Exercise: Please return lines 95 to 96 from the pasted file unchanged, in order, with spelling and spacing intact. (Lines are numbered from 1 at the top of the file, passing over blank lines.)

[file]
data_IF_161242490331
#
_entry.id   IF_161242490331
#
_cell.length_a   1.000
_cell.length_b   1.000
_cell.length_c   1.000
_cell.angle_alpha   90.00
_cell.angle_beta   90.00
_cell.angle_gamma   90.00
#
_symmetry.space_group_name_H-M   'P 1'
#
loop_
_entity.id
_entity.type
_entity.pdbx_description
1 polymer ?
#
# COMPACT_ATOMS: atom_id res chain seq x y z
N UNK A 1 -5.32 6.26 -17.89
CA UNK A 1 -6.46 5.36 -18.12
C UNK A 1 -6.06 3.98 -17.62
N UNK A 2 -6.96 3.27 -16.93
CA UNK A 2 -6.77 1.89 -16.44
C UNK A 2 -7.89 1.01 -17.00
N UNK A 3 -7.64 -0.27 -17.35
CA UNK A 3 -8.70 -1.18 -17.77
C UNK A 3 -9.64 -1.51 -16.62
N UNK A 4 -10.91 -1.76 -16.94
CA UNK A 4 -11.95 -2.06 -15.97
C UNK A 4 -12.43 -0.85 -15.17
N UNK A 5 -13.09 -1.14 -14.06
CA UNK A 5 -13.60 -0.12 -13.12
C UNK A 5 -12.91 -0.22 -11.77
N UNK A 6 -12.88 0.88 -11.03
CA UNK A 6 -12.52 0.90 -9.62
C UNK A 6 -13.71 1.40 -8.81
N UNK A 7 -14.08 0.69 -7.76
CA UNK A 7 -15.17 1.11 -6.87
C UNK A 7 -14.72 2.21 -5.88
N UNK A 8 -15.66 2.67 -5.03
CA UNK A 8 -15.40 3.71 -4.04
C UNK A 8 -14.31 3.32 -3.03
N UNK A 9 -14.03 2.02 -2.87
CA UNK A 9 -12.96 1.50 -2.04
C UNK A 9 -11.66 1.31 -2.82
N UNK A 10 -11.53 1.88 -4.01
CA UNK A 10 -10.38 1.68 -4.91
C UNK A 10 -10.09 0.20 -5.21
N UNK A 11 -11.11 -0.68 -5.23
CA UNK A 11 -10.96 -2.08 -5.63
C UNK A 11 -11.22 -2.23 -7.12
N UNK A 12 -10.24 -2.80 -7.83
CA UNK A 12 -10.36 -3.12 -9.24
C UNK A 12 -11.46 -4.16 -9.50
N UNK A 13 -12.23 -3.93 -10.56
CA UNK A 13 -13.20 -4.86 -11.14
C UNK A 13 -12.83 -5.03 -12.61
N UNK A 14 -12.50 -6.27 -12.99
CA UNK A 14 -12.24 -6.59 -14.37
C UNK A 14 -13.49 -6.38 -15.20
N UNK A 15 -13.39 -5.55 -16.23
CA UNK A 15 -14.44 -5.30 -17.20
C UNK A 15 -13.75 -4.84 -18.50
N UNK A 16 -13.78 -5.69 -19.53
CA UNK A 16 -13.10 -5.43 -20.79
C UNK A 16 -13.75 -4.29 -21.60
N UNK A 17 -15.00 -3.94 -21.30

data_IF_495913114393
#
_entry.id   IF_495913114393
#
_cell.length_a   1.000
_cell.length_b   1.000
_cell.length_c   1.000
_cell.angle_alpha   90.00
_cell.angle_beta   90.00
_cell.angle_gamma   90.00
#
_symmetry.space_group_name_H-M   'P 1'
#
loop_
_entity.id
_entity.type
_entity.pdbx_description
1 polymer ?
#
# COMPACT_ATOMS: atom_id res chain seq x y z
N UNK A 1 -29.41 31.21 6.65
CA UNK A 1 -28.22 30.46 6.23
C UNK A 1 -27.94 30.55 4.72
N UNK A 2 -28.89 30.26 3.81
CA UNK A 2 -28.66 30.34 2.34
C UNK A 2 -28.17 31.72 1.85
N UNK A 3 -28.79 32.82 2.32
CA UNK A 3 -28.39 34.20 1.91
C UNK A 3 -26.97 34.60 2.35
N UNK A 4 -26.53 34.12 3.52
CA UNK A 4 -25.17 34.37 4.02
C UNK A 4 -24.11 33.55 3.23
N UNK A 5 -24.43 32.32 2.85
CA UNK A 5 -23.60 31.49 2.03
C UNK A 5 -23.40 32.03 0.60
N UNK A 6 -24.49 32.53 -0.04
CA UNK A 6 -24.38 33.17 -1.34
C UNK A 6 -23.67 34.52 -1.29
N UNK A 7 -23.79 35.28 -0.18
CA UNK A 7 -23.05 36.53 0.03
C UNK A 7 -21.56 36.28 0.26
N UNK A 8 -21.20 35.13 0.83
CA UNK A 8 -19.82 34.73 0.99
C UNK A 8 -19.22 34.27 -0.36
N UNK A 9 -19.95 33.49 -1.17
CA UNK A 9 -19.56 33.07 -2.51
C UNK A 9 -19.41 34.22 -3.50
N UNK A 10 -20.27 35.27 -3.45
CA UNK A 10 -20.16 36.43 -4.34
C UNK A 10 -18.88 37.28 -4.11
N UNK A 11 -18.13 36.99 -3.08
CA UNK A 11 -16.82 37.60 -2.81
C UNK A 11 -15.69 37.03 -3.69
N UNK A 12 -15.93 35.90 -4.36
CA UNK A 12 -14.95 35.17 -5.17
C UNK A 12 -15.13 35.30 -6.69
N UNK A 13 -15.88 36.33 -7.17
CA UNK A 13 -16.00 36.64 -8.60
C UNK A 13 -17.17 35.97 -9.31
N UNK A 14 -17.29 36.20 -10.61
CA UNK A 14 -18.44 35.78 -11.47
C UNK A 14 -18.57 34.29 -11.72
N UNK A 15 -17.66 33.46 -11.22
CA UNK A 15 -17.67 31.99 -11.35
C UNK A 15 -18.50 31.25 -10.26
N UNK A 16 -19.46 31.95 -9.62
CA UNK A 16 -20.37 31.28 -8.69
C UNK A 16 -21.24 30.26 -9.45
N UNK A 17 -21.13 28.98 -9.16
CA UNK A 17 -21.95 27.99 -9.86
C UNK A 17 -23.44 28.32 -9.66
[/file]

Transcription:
C UNK A 2 -28.17 31.72 1.85
N UNK A 3 -28.79 32.82 2.32